Microsoft warns of .Net vulnerability

Microsoft offers workaround and prepares patch after researchers reveal hole in ASP.Net software used in millions of Web sites.

Elinor Mills
Elinor Mills Former Staff Writer
Elinor Mills covers Internet security and privacy. She joined CNET News in 2005 after working as a foreign correspondent for Reuters in Portugal and writing for The Industry Standard, the IDG News Service and the Associated Press.

Microsoft is warning people of a potentially serious vulnerability in its ASP.Net framework used to create Web sites.

The hole affects all versions of the .Net framework and affects Windows XP, Vista, Windows 7, and Windows Server 2003 and 2008, company said in an advisory released late on Friday.

"At this time we are not aware of any attacks using this vulnerability and we encourage customers to review the advisory for mitigations and workarounds," the company said in a blog post.

Microsoft also provided a script to help administrators determine if their ASP.Net applications are vulnerable.

The vulnerability is caused by ASP.Net providing Web clients details in error messages when decrypting certain ciphertext, Microsoft said. An attacker could be able to read or tamper with data that was encrypted by the server, as well as read data from files on the target server.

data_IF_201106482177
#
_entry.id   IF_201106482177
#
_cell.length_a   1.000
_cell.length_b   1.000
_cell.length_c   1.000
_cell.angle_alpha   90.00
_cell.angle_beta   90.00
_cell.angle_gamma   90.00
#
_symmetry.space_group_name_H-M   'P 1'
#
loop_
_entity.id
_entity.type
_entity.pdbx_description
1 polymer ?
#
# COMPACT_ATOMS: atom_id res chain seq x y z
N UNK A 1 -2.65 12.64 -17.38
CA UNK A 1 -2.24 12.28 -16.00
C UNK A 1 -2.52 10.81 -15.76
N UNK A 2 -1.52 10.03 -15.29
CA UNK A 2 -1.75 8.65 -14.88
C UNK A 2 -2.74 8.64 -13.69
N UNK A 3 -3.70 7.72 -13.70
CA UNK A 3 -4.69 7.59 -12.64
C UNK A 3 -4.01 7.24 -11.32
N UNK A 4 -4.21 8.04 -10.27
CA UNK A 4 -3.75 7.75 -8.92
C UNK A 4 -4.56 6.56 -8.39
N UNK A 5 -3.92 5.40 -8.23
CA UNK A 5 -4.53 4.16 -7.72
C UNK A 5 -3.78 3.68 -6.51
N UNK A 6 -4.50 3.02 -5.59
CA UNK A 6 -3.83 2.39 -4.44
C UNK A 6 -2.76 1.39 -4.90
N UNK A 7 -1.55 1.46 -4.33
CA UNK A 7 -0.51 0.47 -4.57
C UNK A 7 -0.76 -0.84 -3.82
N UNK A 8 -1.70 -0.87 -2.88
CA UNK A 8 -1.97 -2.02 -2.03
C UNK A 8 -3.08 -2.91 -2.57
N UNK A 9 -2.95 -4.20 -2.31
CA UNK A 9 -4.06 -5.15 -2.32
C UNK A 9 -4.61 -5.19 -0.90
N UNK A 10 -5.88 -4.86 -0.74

Microsoft's security advisory came after two researchers presented a talk on the vulnerability at the Ekoparty security conference in Buenos Aires on Friday.

"You can decrypt cookies, view states, form authentication tickets, membership password, user data, and anything else encrypted using the framework's API!" the researchers said in the description of their talk on the conference Web site. "The vulnerabilities exploited affect the framework used by 25 percent of the Internet websites. The impact of the attack depends on the applications installed on the server, from information disclosure to total system compromise."